US4465162A - Elevator drive apparatus using a traction-type speed change gear - Google Patents

Elevator drive apparatus using a traction-type speed change gear Download PDF

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Publication number
US4465162A
US4465162A US06/447,003 US44700382A US4465162A US 4465162 A US4465162 A US 4465162A US 44700382 A US44700382 A US 44700382A US 4465162 A US4465162 A US 4465162A
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United States
Prior art keywords
roller
speed change
change gear
traction
drive apparatus
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Expired - Lifetime
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US06/447,003
Inventor
Satoru Yokota
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Mitsubishi Electric Corp
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Mitsubishi Electric Corp
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Priority to JP56211348A priority Critical patent/JPS58113084A/en
Priority to JP56/211348 priority
Application filed by Mitsubishi Electric Corp filed Critical Mitsubishi Electric Corp
Assigned to MITSUBISHI DENKI KABUSHIKI KAISHA reassignment MITSUBISHI DENKI KABUSHIKI KAISHA ASSIGNMENT OF ASSIGNORS INTEREST. Assignors: YOKOTA, SATORU
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    • BPERFORMING OPERATIONS; TRANSPORTING
    • B66HOISTING; LIFTING; HAULING
    • B66BELEVATORS; ESCALATORS OR MOVING WALKWAYS
    • B66B11/00Main component parts of lifts in, or associated with, buildings or other structures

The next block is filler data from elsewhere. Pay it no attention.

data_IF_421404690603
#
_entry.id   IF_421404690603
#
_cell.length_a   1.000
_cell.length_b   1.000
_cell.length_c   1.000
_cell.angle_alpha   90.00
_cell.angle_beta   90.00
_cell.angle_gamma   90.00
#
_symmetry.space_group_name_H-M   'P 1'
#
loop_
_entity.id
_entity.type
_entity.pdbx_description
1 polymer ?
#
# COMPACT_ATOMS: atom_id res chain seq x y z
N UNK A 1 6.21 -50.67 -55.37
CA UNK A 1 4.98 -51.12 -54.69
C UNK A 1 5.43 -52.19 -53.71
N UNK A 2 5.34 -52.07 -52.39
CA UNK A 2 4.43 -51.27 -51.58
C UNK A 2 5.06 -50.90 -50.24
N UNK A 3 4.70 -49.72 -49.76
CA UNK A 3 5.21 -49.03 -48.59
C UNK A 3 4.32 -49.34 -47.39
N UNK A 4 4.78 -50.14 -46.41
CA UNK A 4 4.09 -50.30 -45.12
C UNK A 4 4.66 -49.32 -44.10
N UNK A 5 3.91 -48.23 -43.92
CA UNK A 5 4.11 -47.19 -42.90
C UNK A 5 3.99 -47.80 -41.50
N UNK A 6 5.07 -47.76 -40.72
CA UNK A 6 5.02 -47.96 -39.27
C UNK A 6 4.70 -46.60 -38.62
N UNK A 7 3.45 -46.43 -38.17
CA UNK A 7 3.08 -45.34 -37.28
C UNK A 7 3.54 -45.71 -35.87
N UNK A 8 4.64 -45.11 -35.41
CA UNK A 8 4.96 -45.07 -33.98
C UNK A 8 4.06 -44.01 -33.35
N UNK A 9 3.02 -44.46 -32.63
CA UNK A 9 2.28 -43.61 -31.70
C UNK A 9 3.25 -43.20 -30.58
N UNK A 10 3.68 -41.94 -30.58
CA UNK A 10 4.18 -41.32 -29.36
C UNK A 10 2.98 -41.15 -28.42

• B66B11/04Driving gear ; Details thereof, e.g. seals
    • B66B11/043Driving gear ; Details thereof, e.g. seals actuated by rotating motor; Details, e.g. ventilation
    • B66B11/0476Driving gear ; Details thereof, e.g. seals actuated by rotating motor; Details, e.g. ventilation with friction gear, e.g. belt linking motor to sheave
    • YGENERAL TAGGING OF NEW TECHNOLOGICAL DEVELOPMENTS; GENERAL TAGGING OF CROSS-SECTIONAL TECHNOLOGIES SPANNING OVER SEVERAL SECTIONS OF THE IPC; TECHNICAL SUBJECTS COVERED BY FORMER USPC CROSS-REFERENCE ART COLLECTIONS [XRACs] AND DIGESTS
    • Y10TECHNICAL SUBJECTS COVERED BY FORMER USPC
    • Y10TTECHNICAL SUBJECTS COVERED BY FORMER US CLASSIFICATION
    • Y10T74/00Machine element or mechanism
    • Y10T74/19Gearing

Abstract

A drive apparatus for elevators and the like utilizes a traction-type speed change gear to transmit power with little noise and vibrations from an electric drive motor to the drive sheave of an elevator. An abnormality detection device is provided to detect when slippage occurs in the speed change gear, and a control device activated by the abnormality detection device is provided to bring the elevator to a safe emergency stop when such slippage occurs.

Description

BACKGROUND OF THE INVENTION

This invention relates to a drive apparatus equipped with a drive mechanism having a traction-type speed change gear, for use in elevator apparatuses and the like.